Beautiful Soup: Build a Web Scraper With Python

Beautiful Soup: Build a Web Scraper With Python

by Martin Breuss Dec 04, 2019 data-science intermediate tools web-scraping

The incredible amount of data on the Internet is a rich resource for any field of research or personal interest. To effectively harvest that data, you’ll need to become skilled at web scraping. The Python libraries requests and Beautiful Soup are powerful tools for the job. If you like to learn with hands-on examples and you have a basic understanding of Python and HTML, then this tutorial is for you.

In this tutorial, you’ll learn how to:

  • Use requests and Beautiful Soup for scraping and parsing data from the Web
  • Walk through a web scraping pipeline from start to finish
  • Build a script that fetches job offers from the Web and displays relevant information in your console

This is a powerful project because you’ll be able to apply the same process and the same tools to any static website out there on the World Wide Web. You can download the source code for the project and all examples in this tutorial by clicking on the link below:

Let’s get started!

What Is Web Scraping?

Web scraping is the process of gathering information from the Internet. Even copy-pasting the lyrics of your favorite song is a form of web scraping! However, the words “web scraping” usually refer to a process that involves automation. Some websites don’t like it when automatic scrapers gather their data, while others don’t mind.

If you’re scraping a page respectfully for educational purposes, then you’re unlikely to have any problems. Still, it’s a good idea to do some research on your own and make sure that you’re not violating any Terms of Service before you start a large-scale project. To learn more about the legal aspects of web scraping, check out Legal Perspectives on Scraping Data From The Modern Web.

Why Scrape the Web?

Say you’re a surfer (both online and in real life) and you’re looking for employment. However, you’re not looking for just any job. With a surfer’s mindset, you’re waiting for the perfect opportunity to roll your way!

There’s a job site that you like that offers exactly the kinds of jobs you’re looking for. Unfortunately, a new position only pops up once in a blue moon. You think about checking up on it every day, but that doesn’t sound like the most fun and productive way to spend your time.

Thankfully, the world offers other ways to apply that surfer’s mindset! Instead of looking at the job site every day, you can use Python to help automate the repetitive parts of your job search. Automated web scraping can be a solution to speed up the data collection process. You write your code once and it will get the information you want many times and from many pages.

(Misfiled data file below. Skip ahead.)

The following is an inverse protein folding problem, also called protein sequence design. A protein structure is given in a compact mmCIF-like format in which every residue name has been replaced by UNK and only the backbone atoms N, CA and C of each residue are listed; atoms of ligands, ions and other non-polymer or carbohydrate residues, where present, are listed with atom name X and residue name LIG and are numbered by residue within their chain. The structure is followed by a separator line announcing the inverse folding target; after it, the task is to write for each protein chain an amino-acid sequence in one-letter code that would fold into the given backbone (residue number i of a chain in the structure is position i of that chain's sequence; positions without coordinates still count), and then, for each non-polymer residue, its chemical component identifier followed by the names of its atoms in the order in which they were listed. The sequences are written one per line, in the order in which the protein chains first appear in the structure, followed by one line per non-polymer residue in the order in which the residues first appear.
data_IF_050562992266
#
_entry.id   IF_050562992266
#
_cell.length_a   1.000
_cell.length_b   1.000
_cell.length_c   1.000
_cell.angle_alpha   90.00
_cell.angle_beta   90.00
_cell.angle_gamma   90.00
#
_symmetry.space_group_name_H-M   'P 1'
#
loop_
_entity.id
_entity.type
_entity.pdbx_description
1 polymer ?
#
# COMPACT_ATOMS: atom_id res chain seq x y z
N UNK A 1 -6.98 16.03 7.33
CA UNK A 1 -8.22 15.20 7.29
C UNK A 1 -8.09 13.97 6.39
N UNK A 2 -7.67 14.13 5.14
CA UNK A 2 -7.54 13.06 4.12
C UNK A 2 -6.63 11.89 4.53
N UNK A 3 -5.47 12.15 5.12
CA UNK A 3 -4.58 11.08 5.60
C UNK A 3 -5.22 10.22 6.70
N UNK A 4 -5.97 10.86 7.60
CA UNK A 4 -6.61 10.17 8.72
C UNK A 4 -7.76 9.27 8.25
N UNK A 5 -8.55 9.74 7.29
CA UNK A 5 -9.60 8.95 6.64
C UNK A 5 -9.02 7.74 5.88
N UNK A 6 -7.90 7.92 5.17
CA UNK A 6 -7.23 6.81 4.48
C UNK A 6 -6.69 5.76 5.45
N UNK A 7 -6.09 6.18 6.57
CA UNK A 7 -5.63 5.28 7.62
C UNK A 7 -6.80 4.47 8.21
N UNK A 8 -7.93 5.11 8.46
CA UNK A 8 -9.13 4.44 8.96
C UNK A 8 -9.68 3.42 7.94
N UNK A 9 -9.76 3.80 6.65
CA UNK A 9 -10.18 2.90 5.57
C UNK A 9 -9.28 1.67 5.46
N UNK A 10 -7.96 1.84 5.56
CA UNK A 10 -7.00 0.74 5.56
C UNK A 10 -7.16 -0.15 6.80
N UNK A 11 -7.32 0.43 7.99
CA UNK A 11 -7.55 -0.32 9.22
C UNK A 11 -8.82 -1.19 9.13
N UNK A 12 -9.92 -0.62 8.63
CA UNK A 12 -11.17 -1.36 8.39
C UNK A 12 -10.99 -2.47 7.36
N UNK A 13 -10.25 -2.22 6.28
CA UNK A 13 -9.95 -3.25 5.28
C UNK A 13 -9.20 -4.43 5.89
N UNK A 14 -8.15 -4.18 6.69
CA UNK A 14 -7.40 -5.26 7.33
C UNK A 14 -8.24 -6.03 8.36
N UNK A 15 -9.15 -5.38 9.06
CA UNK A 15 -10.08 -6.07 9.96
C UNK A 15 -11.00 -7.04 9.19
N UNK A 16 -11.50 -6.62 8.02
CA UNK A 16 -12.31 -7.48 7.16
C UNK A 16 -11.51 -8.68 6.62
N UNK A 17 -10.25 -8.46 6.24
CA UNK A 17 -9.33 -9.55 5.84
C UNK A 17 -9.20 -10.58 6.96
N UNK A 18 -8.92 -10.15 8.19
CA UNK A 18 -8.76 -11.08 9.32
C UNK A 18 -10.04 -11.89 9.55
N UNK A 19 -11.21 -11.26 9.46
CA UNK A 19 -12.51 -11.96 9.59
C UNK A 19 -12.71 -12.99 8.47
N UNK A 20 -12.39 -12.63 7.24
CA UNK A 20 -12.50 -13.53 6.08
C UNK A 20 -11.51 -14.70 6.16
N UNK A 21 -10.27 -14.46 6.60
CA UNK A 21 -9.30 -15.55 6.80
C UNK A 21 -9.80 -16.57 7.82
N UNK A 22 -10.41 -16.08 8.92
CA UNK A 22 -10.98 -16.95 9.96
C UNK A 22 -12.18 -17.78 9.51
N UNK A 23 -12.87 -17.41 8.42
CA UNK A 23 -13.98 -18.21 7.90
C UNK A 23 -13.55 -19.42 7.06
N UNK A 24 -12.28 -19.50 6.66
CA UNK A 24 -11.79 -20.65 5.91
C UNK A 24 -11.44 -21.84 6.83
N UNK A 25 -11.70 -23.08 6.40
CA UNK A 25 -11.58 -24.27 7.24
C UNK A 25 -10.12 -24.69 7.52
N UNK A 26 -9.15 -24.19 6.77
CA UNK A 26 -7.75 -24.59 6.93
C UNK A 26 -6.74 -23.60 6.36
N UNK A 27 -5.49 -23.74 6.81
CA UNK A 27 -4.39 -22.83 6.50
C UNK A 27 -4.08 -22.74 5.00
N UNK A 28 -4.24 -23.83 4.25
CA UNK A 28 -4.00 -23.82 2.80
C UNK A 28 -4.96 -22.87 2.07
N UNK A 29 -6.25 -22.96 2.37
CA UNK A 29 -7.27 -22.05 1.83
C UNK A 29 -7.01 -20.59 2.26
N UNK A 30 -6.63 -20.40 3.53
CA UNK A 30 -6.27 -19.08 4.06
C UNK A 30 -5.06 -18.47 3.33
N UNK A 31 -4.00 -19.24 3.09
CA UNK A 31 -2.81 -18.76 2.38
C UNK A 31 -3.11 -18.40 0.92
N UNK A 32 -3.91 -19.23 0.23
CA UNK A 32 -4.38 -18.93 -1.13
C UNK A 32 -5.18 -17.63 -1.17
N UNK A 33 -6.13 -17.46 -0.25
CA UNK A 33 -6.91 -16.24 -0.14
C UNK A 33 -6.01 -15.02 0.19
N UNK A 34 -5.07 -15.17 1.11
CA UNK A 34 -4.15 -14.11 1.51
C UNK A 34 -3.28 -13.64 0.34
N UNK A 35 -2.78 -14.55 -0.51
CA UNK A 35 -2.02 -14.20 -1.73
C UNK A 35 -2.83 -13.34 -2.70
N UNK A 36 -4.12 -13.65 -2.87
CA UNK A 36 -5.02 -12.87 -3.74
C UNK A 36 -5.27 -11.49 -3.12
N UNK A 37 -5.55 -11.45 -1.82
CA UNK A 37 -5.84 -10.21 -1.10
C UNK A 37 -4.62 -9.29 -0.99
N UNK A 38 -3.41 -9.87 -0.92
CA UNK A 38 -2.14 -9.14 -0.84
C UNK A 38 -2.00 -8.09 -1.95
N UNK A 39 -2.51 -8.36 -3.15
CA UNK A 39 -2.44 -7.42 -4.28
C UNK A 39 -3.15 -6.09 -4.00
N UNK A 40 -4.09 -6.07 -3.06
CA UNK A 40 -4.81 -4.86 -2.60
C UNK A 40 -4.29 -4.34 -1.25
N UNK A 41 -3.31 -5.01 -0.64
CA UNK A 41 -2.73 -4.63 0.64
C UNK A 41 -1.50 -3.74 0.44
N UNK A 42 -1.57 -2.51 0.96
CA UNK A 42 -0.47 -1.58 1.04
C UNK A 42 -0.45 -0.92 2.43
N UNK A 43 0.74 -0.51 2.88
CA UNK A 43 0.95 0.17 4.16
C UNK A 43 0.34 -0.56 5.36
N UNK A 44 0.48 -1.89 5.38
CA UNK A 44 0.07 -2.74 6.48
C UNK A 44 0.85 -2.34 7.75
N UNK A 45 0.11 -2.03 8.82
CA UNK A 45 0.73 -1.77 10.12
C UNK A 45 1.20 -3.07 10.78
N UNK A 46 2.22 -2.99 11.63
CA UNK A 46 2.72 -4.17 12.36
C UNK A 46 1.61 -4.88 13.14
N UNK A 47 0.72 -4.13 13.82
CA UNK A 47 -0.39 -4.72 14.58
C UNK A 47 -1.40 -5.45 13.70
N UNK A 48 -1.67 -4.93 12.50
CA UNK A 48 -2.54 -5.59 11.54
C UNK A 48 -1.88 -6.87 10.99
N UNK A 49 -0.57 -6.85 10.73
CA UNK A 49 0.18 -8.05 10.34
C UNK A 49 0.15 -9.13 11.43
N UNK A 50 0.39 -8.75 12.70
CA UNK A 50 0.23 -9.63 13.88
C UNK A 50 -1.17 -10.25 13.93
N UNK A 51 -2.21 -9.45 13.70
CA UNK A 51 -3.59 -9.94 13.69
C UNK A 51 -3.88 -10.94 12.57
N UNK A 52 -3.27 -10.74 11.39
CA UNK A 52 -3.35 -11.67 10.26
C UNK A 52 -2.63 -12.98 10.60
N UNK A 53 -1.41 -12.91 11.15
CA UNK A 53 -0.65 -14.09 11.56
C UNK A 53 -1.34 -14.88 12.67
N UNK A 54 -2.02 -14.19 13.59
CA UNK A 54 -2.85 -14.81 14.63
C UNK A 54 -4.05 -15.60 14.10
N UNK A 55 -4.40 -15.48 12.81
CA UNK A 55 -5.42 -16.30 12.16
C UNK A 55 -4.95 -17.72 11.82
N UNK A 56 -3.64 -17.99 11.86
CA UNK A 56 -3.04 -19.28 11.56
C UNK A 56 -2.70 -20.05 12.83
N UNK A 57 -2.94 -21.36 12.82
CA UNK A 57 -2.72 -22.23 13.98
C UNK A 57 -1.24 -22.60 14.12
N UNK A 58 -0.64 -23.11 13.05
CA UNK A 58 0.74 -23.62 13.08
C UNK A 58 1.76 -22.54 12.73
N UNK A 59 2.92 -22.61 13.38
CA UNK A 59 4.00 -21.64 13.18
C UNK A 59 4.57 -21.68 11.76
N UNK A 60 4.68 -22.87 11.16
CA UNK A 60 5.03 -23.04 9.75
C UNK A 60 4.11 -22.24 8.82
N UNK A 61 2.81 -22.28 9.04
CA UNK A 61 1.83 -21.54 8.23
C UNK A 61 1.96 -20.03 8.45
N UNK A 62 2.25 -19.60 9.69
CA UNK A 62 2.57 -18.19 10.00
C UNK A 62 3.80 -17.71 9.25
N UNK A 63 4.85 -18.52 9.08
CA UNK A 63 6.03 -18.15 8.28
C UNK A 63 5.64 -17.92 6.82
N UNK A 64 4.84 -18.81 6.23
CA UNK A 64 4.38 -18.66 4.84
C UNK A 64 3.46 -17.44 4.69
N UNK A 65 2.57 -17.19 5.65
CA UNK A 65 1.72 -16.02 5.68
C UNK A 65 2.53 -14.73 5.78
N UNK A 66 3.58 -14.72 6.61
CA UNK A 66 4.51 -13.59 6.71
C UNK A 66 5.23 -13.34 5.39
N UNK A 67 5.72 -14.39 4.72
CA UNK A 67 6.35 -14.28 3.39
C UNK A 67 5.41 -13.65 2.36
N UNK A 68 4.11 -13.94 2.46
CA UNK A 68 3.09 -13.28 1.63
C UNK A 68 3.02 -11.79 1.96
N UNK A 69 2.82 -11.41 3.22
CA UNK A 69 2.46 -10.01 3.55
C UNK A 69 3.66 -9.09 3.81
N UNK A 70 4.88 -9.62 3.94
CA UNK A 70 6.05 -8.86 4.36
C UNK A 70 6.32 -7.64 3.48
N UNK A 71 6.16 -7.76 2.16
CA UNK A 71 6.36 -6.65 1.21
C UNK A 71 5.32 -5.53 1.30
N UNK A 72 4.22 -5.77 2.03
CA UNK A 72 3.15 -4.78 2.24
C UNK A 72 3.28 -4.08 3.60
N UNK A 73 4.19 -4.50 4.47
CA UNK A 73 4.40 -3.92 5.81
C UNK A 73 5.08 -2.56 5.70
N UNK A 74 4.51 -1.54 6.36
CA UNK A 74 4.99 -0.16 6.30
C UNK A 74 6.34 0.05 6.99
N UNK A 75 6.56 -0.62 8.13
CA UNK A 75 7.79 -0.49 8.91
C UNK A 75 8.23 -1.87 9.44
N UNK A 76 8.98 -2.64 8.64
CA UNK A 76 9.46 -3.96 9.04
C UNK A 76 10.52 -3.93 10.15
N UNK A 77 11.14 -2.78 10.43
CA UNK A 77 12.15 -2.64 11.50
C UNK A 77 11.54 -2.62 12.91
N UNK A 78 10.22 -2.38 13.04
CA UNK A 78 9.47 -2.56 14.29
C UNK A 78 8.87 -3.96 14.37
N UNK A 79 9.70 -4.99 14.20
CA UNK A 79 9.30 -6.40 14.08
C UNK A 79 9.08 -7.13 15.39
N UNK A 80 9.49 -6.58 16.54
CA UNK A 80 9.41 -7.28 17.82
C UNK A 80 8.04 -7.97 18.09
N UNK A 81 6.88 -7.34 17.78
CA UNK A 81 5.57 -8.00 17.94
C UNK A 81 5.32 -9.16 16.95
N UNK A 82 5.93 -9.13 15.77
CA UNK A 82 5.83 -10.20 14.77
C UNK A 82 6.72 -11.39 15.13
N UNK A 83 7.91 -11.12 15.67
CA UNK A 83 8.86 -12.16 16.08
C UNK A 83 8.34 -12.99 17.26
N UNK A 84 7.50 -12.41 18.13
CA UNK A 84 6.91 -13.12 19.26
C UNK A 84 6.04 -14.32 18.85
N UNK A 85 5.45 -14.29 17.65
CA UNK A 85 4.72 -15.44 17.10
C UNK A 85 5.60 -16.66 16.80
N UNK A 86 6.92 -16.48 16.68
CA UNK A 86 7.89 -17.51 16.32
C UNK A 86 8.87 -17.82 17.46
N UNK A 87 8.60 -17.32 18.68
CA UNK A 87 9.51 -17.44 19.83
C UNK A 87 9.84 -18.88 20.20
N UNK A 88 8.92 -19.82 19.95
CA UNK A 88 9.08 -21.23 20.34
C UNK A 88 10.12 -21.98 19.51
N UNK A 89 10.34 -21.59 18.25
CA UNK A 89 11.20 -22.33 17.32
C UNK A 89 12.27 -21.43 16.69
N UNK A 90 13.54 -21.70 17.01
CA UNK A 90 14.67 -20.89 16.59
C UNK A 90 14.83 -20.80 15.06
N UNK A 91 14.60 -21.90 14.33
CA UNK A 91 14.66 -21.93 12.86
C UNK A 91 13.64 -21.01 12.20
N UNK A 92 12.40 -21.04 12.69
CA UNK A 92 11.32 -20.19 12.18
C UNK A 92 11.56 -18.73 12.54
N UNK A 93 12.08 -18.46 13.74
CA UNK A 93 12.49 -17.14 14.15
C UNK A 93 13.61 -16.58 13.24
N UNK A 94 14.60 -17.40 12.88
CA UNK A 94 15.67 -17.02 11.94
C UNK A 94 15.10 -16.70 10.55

In contrast, when you try to get the information you want manually, you might spend a lot of time clicking, scrolling, and searching. This is especially true if you need large amounts of data from websites that are regularly updated with new content. Manual web scraping can take a lot of time and repetition.

There’s so much information on the Web, and new information is constantly added. Something among all that data is likely of interest to you, and much of it is just out there for the taking. Whether you’re actually on the job hunt, gathering data to support your grassroots organization, or are finally looking to get all the lyrics from your favorite artist downloaded to your computer, automated web scraping can help you accomplish your goals.

Challenges of Web Scraping

The Web has grown organically out of many sources. It combines a ton of different technologies, styles, and personalities, and it continues to grow to this day. In other words, the Web is kind of a hot mess! This can lead to a few challenges you’ll see when you try web scraping.

One challenge is variety. Every website is different. While you’ll encounter general structures that tend to repeat themselves, each website is unique and will need its own personal treatment if you want to extract the information that’s relevant to you.

Another challenge is durability. Websites constantly change. Say you’ve built a shiny new web scraper that automatically cherry-picks precisely what you want from your resource of interest. The first time you run your script, it works flawlessly. But when you run the same script only a short while later, you run into a discouraging and lengthy stack of tracebacks!

This is a realistic scenario, as many websites are in active development. Once the site’s structure has changed, your scraper might not be able to navigate the sitemap correctly or find the relevant information. The good news is that many changes to websites are small and incremental, so you’ll likely be able to update your scraper with only minimal adjustments.